Jump in the pool: Swim AR device promises to supercharge your front crawl



Lido season is upon us (when the rain eventually stops) but the smartest swimmers aren’t watching the clock or stopping to glance at their Apple Watch.

This year there’s a hi-tech approach to counting your lengths: a holographic augmented reality gizmo that fits on your goggles and shows you your metrics in real time.

Here’s a deep dive.

Heads-up

Swim AR’s new device has been years in the making by a team of London designers and (finally) takes seamless fitness tracking underwater.

The nifty gadget attaches to your favourite pair of goggles to provide a transparent display of your metrics in real time — distance, laps, time and split time, thanks to an in-built accelerometer, gyrometer and compass measure (you can set the pool length using buttons on the device).

By collecting all this data Swim AR can then work out your pace over 100 metres — a key piece of information for coaches. 

The device attaches on to any swimming goggles (Swim AR)

Into the clear

Swim AR is essentially Google Glass for swimmers, minus the eye-strain issues. The gadget features a high-definition holographic technology called Sony SmartEyeglass, which beams live data directly into your line of sight without blocking the view. 

When tested, “it displayed graphics with the brightness and see-through transmittance suited to pool and open-water swimming,” according to designer Mark Hester — “far superior to anything we’d seen before”.

Going freestyle

Early trials proved GPS is an important tool for swimmers.

Not everyone wants to spend their time pacing up and down a pool, says Hester, and to allow for this he and his team worked with the University of Kent to reconfigure the electronics to integrate location-tracking into the device — crucial for open-water swimming.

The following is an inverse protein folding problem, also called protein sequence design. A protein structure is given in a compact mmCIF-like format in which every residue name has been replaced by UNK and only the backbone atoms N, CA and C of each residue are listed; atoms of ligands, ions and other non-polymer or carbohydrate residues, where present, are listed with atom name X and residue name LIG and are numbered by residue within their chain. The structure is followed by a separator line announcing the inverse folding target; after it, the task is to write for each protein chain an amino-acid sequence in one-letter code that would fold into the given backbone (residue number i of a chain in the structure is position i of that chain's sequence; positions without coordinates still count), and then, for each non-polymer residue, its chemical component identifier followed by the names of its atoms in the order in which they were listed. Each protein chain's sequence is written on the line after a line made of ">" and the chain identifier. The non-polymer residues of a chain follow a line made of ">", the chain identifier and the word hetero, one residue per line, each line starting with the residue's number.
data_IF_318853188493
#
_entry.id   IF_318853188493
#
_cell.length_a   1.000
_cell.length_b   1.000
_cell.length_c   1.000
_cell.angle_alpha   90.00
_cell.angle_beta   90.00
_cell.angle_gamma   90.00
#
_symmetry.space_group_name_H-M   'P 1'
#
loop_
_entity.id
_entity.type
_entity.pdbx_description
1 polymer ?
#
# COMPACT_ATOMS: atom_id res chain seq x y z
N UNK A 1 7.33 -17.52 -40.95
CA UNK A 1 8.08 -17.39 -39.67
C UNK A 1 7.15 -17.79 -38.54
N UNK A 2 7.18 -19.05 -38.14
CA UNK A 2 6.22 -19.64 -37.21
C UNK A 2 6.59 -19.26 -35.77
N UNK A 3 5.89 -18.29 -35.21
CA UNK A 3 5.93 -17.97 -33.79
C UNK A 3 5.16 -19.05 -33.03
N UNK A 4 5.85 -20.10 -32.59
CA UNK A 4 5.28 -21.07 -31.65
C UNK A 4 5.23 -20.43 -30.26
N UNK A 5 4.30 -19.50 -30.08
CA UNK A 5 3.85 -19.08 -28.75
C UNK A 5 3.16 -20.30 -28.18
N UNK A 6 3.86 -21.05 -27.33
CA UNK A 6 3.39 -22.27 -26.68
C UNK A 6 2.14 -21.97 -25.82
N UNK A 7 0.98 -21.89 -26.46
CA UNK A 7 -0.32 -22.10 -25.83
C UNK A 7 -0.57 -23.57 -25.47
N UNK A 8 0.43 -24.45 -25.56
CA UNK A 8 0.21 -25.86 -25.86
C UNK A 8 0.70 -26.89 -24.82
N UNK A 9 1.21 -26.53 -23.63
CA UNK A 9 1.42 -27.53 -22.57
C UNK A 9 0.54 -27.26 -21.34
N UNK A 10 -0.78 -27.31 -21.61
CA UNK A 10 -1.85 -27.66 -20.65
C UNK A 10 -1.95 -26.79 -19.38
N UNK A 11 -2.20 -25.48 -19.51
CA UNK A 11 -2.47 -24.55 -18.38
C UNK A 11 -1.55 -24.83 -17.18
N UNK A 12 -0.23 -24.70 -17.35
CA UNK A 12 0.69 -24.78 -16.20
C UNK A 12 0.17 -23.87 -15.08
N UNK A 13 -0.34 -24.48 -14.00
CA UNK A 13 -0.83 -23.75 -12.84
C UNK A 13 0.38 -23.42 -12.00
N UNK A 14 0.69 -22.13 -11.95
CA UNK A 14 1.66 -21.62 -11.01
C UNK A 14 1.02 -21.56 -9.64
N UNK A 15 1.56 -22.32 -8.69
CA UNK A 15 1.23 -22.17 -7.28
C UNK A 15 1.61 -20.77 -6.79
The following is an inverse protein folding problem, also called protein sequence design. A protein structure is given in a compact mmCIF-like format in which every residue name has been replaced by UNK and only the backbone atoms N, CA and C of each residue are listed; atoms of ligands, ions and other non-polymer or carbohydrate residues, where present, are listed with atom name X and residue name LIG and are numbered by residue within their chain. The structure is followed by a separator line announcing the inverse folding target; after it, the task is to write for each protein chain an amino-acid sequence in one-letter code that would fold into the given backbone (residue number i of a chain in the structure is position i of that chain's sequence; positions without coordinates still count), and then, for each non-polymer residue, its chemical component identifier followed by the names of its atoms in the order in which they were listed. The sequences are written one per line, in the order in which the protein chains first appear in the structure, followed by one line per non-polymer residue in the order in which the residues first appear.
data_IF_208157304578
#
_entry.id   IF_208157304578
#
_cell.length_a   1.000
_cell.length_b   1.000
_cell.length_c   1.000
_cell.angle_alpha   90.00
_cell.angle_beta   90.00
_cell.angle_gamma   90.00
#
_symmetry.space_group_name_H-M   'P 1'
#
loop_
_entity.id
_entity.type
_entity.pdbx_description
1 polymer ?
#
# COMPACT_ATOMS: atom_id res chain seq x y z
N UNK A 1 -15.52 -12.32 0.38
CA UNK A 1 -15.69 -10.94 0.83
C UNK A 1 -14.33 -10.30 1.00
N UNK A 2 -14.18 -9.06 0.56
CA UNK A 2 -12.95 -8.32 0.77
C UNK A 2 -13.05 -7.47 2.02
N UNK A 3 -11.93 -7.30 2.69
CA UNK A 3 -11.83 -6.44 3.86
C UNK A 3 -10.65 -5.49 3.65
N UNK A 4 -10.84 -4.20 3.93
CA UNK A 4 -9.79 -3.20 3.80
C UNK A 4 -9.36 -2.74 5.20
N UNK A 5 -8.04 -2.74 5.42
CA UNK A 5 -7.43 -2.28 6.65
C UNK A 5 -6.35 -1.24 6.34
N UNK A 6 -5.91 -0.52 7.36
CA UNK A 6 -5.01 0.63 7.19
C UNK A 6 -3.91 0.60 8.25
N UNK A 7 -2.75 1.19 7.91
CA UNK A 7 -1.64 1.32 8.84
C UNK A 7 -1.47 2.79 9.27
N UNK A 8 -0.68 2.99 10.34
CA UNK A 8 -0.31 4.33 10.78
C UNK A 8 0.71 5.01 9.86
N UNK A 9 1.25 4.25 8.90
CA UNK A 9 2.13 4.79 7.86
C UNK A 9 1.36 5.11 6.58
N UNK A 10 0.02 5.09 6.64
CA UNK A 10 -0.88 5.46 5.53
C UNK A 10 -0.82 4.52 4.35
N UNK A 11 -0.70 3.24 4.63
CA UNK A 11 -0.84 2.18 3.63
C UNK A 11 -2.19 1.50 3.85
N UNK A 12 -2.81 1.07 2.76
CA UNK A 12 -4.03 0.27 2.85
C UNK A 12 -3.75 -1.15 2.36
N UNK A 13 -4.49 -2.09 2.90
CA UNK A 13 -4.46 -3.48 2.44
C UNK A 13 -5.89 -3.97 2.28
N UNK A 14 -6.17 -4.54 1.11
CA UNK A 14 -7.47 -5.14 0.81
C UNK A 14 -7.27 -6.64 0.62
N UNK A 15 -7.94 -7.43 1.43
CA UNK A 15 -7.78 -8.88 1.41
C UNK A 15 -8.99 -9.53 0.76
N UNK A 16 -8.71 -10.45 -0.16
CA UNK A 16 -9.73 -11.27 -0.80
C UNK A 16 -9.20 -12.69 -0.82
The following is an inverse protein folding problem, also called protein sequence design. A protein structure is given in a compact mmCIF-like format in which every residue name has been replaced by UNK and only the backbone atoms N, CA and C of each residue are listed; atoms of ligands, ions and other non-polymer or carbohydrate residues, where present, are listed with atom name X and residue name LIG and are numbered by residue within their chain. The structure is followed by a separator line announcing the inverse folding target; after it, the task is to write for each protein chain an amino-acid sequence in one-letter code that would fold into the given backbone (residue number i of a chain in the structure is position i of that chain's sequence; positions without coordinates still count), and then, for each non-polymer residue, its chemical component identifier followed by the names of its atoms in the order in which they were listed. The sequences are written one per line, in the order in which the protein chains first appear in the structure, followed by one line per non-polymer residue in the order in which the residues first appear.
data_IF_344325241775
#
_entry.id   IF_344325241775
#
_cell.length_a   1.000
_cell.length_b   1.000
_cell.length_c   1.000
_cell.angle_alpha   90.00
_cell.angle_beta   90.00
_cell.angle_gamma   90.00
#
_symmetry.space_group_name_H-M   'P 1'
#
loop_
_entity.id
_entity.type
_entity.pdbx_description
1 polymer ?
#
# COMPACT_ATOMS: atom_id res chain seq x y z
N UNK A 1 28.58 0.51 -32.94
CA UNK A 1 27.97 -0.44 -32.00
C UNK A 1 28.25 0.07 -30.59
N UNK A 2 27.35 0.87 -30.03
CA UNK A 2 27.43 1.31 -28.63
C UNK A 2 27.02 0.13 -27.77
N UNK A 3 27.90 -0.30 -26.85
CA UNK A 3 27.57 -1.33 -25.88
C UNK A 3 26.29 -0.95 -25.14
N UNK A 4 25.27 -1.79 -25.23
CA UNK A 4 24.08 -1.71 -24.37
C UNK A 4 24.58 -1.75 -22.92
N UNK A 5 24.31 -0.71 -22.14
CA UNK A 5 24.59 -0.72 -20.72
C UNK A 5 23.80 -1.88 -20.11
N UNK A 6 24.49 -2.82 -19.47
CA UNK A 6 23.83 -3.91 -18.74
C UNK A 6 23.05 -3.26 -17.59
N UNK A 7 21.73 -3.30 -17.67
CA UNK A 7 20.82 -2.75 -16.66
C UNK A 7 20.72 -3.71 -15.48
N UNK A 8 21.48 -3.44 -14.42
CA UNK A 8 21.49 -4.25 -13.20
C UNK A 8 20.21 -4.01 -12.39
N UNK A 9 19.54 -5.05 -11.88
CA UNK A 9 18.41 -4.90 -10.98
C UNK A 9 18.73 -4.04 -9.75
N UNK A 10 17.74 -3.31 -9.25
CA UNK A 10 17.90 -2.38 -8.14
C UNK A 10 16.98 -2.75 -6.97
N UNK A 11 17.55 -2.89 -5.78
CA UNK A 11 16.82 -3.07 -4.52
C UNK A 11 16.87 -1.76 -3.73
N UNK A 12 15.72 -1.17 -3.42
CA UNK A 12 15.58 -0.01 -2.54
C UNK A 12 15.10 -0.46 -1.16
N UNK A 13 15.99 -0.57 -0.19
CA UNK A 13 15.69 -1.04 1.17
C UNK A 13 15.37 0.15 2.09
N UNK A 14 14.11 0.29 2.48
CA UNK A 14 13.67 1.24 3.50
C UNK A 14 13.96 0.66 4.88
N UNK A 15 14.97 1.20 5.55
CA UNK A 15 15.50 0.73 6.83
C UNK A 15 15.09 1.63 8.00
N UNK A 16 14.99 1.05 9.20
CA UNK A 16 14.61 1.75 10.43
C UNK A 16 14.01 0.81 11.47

Happily, this redesign also gives Swim AR scope to include key features such as Bluetooth functionality, which allows data to be downloaded wirelessly.

How Swim AR’s stats appear in the pool (Swim AR)

Lengths ahead 

Hester is aware of the competition — most attempts at similar devices have ended up in choppy waters. Lithuanian start-up Ovao is having a go with a planned goggle attachment that flashes colour-coded feedback in real-time, as has California-based Instabeat — but both companies are struggling to get into the pool. 

South Korean start-up Zwim hit its funding goal on Indiegogo in 2017 but has gone quiet — perhaps something to do with a lack of uptake for a pair of smart goggles, as opposed to an add-on to your current pair. “People spend a lot of time trying to find the right pair of goggles,” says Hester, whose team have been retrofitting their gadget to dozens of goggle styles. “It’s not easy.”

£1,000 (early-bird price), swimar.co.uk

 

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